AOL's recent public release of user search information resulted in a heated privacy debate. This case study is a detailed account of this incident. The case is designed as an in-class teaching aid covering managerial, legal, and ethical issues related to privacy. It consists of four sections (A, B, C, and D). Each section is fairly short and is designed to be read in class, separated by discussion of the previous section. Alternatively, the first section might be distributed in advance; though this runs the risk of students identifying the case and jumping ahead in the discussion (AOL's identity is concealed from students until the end of section B). A set of potential discussion questions for each section appears in the appendix. While there are too many questions to be covered in a single class, instructors can choose questions based on their particular teaching objective. A teaching note is also available from the authors.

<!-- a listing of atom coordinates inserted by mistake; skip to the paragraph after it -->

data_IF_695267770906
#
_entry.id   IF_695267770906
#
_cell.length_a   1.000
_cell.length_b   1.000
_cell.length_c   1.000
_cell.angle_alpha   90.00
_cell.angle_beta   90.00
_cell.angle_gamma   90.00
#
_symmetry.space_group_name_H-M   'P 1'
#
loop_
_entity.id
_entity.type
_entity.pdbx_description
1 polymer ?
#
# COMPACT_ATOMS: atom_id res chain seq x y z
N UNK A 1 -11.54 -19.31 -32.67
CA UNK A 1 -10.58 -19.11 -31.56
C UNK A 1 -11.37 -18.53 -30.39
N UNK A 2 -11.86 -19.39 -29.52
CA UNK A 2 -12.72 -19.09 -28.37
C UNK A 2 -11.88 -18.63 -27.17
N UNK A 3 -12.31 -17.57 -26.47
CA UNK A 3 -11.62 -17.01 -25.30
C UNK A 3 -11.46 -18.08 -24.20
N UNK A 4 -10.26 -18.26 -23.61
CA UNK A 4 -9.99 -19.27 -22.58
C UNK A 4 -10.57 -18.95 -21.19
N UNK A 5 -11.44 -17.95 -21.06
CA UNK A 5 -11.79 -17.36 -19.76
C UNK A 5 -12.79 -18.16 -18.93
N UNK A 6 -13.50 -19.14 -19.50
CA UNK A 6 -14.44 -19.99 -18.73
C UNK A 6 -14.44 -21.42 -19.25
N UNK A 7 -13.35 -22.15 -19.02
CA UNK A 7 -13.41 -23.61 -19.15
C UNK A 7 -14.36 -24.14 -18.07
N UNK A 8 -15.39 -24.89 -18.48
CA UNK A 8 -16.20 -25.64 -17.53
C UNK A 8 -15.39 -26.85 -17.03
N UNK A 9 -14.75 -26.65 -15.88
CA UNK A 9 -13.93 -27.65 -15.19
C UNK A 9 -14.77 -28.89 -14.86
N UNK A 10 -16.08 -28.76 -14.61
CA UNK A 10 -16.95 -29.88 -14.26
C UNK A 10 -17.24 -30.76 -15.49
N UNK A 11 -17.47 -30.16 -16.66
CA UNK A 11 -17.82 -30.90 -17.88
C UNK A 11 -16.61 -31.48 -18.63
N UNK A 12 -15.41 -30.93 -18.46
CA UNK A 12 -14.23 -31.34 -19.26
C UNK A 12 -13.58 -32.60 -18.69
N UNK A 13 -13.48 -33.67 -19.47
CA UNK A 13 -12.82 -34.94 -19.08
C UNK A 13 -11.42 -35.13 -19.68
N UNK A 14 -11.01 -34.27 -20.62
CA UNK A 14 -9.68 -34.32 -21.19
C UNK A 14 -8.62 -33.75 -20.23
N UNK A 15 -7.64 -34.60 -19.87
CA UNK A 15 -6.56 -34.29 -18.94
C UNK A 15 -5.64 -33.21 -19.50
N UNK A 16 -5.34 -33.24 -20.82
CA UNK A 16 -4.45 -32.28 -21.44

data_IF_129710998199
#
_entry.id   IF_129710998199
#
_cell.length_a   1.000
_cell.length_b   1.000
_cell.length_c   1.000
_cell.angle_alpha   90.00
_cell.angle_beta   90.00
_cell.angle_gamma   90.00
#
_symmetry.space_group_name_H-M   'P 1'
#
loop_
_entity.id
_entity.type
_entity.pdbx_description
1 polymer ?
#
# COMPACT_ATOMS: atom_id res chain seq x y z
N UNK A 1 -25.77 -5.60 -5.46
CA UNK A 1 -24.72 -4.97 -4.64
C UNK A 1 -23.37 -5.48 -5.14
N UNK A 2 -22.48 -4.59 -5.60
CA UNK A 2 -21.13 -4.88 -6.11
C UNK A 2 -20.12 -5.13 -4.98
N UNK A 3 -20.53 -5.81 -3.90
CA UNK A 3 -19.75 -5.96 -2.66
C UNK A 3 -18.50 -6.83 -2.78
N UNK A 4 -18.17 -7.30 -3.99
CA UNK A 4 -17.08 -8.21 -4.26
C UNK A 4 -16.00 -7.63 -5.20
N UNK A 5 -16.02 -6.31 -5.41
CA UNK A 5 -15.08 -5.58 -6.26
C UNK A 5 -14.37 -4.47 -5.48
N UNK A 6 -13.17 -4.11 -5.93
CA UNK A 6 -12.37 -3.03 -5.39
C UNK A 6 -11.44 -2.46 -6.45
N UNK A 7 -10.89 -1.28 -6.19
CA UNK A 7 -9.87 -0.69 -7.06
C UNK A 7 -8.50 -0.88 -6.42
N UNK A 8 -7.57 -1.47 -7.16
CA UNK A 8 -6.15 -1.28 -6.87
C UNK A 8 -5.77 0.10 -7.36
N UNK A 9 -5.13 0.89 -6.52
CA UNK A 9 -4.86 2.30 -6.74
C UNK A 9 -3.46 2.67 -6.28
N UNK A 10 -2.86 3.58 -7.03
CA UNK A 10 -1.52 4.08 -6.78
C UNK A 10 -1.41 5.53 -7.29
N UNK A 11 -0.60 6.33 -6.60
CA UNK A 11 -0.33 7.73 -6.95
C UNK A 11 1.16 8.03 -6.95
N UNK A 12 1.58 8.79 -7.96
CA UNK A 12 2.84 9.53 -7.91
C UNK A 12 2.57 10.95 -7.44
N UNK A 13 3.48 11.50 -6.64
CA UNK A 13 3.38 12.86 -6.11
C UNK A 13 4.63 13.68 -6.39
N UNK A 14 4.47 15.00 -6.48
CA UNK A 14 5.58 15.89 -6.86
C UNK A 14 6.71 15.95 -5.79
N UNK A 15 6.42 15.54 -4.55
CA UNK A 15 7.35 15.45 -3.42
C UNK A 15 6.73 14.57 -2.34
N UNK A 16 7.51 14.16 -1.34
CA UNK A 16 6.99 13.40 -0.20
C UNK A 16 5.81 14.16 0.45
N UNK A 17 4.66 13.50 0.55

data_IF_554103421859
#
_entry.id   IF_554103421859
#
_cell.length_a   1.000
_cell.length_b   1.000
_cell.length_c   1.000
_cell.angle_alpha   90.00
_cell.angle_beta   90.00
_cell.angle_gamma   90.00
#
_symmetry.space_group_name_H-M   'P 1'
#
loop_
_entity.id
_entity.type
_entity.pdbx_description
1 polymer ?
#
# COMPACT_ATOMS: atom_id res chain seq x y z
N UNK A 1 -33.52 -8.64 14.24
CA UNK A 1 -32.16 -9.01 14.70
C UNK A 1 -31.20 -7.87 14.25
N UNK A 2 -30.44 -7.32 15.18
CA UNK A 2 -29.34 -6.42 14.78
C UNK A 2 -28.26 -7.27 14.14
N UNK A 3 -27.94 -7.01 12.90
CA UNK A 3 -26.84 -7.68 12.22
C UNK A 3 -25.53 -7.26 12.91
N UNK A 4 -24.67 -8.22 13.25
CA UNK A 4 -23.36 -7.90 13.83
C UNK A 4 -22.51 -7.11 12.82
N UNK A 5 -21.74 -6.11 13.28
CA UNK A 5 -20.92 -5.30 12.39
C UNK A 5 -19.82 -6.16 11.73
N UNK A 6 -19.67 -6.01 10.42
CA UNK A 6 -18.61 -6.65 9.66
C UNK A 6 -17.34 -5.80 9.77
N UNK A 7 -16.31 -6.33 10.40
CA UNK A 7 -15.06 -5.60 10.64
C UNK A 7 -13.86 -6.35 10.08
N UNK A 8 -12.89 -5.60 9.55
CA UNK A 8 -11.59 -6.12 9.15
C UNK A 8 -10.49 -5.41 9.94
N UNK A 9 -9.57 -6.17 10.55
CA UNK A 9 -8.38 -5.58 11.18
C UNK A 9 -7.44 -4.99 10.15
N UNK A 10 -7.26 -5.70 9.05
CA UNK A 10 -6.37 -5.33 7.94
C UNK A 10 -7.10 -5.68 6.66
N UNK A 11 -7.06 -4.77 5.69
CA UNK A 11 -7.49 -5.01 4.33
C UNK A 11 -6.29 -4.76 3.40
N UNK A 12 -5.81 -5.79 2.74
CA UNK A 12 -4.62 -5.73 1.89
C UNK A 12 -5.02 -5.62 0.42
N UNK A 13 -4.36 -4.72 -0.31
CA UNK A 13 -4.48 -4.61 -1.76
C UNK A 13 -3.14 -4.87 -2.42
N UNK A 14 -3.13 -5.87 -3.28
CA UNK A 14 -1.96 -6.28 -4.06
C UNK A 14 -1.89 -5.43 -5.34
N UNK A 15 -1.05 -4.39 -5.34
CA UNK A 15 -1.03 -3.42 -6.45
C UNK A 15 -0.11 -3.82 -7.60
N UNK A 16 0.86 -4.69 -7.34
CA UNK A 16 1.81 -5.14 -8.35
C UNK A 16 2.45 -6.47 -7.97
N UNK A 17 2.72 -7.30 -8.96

Ives, B., & Krotov, V. (2006). Anything You Search Can Be Used Against You in a Court Of Law: Data Mining in Search Archives. Communications of the Association for Information Systems, 18, pp-pp. https://doi.org/10.17705/1CAIS.01829